Adam Graham
Scorched earth
By Adam Graham
May 8, 2010

Is it time for the left to get some well-deserved payback? The Conservative site, Respect the Great Game thinks so. They want to know why is allowing Keith Olbermann to post on an official blog.

Incredible hypocrisy is going on in the pro sports world. While Keith Olbermann writes for and covers big NFL games, Rush Limbaugh couldn't even purchase a team and was driven out of football over some over-hyped statements about Donovan McNabb and his media coverage.

The double standard isn't limited to Mr. Limbaugh. Screenwriter Andrew Klavan has stated regarding Hollywood, "If you're a conservative, especially a religious person, people have to meet in secret. They talk in whispers. It's a very disturbing kind of culture."

The left has not limited its attempts to ruin lives over politics to media figures. Margie Christofferson, a co-owner of the El Coyote Café in California was reduced to tears by a mob of gay rights activists angry for giving $100 to help passed Prop 8. She apologized if she offended the gay community, but failed to comply with their demands to give a $100 donation to repeal Proposition 8, stating, "I cannot change a lifetime of faith." Similarly, Scott Eckern resigned as artistic director for the California Musical Theater after a boycott was threatened, stating, "I am disappointed that my personal convictions have cost me the opportunity to do what I love the most."

With Olbermann, conservatives have a chance for revenge. To do unto the left as the left has done to conservatives. It's a viscerally appealing prospect. The question is whether it'll actually make things better.

A famous axiom about communism is that it succeeded in making people equally miserable. If the goal is to achieve equality of misery, then going after Keith Olbermann makes sense. If not, it's an ill-conceived declaration of war on the ever-shrinking non-political sphere.

One of the problems in our civic life is a faction that wants to make everything political, that wants to wreak havoc on the lives of political opponents by making them suffer for daring to have a different political opinion. The consequences of this are profound.

First of all, it makes people afraid to express their opinion, lest they, like Scott Eckern, find their entire career trashed. This is poison for citizen involvement. Second is that it makes our politics far more personal and visceral as more people stop discussing issues and become part of emotion-driven vindictive mobs.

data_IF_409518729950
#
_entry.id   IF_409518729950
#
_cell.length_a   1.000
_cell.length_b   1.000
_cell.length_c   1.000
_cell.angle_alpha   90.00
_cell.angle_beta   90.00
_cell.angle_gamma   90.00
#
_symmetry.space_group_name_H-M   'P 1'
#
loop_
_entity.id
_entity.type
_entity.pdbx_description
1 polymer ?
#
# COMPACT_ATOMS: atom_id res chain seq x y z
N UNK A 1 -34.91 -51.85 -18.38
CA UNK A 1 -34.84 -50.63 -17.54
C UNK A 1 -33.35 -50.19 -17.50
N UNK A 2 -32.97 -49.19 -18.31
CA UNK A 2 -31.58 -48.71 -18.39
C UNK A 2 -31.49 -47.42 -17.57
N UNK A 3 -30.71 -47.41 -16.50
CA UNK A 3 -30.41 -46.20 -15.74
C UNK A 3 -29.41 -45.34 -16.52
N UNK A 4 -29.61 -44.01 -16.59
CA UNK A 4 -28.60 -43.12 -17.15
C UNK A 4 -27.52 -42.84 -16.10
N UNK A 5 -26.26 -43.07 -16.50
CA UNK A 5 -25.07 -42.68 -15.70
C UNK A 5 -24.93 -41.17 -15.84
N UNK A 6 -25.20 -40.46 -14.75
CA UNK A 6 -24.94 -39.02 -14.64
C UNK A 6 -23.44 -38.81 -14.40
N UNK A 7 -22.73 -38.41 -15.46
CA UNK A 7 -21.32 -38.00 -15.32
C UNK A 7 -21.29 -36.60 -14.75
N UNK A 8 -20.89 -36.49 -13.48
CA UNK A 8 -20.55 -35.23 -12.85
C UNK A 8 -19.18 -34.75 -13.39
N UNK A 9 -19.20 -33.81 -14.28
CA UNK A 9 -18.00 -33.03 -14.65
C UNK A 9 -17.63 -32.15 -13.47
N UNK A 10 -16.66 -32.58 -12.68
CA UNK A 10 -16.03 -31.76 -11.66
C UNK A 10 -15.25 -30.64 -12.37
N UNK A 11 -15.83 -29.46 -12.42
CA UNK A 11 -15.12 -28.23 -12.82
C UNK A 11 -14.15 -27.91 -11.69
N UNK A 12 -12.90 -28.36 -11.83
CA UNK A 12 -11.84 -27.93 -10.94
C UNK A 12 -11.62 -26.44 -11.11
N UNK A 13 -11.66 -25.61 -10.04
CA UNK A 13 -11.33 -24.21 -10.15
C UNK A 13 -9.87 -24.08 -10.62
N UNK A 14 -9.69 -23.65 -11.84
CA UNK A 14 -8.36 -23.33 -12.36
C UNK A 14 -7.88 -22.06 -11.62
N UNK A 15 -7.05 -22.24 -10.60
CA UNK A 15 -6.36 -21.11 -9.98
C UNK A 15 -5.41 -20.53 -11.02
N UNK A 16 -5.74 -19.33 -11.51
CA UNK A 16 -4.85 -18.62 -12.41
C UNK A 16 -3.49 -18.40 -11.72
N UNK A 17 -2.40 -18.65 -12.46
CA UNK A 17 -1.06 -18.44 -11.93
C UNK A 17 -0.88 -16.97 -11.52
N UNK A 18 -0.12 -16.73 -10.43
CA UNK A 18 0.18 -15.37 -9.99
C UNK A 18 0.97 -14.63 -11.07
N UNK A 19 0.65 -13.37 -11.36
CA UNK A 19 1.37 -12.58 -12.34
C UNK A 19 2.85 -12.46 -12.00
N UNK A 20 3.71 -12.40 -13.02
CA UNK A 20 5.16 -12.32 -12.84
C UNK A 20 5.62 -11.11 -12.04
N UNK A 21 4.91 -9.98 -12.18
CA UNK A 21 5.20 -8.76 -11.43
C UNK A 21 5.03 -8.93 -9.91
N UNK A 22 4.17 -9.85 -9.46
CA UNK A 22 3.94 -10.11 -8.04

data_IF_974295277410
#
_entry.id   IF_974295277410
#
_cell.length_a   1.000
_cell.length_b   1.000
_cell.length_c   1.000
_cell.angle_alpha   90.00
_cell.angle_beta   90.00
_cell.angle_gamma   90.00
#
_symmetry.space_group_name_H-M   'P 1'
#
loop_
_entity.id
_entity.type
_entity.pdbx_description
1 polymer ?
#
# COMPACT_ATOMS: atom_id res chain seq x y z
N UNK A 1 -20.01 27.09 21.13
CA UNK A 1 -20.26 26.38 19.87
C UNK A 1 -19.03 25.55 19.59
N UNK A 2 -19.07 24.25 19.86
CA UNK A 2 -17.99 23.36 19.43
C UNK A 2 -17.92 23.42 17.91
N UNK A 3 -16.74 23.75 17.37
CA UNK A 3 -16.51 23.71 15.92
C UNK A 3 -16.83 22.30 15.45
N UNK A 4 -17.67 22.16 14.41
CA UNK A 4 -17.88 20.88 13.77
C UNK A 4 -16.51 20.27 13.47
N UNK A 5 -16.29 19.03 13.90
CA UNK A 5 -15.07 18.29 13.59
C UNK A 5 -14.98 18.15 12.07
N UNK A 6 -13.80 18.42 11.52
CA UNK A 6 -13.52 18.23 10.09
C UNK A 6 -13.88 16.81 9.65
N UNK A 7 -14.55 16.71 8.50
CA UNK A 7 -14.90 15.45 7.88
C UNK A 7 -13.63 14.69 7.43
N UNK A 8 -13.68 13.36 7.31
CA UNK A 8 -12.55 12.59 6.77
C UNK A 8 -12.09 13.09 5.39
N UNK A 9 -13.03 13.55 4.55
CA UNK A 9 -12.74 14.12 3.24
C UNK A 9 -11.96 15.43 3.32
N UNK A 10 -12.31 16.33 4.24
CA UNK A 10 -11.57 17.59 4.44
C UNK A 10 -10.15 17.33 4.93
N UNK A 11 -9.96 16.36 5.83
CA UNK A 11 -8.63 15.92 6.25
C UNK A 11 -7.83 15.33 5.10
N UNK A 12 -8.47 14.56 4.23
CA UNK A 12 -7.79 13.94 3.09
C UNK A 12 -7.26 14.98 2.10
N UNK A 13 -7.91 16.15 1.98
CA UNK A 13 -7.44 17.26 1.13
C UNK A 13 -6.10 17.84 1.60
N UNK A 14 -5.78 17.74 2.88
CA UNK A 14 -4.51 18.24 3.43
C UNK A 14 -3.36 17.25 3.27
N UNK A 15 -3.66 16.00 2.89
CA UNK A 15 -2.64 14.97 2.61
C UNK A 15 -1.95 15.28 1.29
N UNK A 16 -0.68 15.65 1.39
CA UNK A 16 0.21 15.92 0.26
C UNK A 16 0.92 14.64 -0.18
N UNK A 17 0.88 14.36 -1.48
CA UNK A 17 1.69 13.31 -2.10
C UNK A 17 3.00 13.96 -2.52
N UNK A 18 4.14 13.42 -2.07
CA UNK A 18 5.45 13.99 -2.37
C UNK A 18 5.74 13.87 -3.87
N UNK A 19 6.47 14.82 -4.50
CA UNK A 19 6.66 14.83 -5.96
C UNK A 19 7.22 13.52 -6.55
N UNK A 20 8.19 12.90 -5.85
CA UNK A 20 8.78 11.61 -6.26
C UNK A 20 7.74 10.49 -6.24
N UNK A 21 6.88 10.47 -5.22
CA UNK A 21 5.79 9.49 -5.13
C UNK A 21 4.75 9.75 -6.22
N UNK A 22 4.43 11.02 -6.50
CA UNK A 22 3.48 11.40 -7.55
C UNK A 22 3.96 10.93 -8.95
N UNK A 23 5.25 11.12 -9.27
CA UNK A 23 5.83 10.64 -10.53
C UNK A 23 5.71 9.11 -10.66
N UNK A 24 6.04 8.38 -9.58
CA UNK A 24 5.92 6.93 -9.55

The Olbermann attackers' goals, taken to taken to their logical conclusion, would mean would have to insist, to write about baseball, you can't speak out on politics. When one has set up a system where, if you comment on politics, you forfeit your other occupations and associations, you have effectively penalized political activity.

In addition, what can be said of the aims of getting to fire Olbermann? It's unlikely to succeed because your average conservative is not this vindictive and outraged. After an Oregon school teacher urged people to infiltrate tea parties to make them look like racist nuts, the local tea party head opposed firing the teacher.

Further, Olbermann is too obscure a target. Given Mr. Olbermann's ratings, if you asked average conservatives if they despised Olbermann, they'd give about the same response Rick gave in Casablanca, "If we gave him any thought, we probably would."

Even if the movement were to succeed, what would be the upside? They would have driven the host of a low-rated news program on a low-rated network off a blog that hardly anyone's heard of. Not exactly the Republican election victories of 1994 and 1980.

On the downside, this type of thing encourages more of such movements on both sides of the political aisle and will further poison our political dialogue. Success in the attacks on Olbermann at will mean people in an ever-increasing number of occupations will have to choose between speaking up on issues of the day and being able to enjoy other parts of life.

I've known an executive director of a Christian political organization who served as a high basketball announcer. In the mid-2000s, I alternated between writing fiery conservative commentary and lamenting the poor state of Colorado Rockies baseball at the time with no political edge. Such efforts are endangered by those who want to make everything political. The harder it becomes for people who can't live off the government to be involved in politics, the less conservatives will become involved.

If conservatives really want to level the playing field, they won't do it by trying to get Keith Olbermann fired. They'll get it by establishing websites, publications, and media companies that will allow conservatives the ability to create and think without fear of reprisal. President Obama said it well. "The future belongs to those who build."

Every liberal media company and organization that so frustrates conservatives has been built or acquired over the years by liberals. Whether it's newspapers, movie companies, or basketball teams, leftists have been acquiring institutions of cultural importance. The question for the future of conservatism and the battle for our culture is whether conservatives are willing to build, or will be content to whine.

© Adam Graham


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Adam Graham

Adam Graham was Montana State Coordinator for the Alan Keyes campaign in 2000, and in 2004 was a candidate for the Republican nomination for the Idaho State House... (more)

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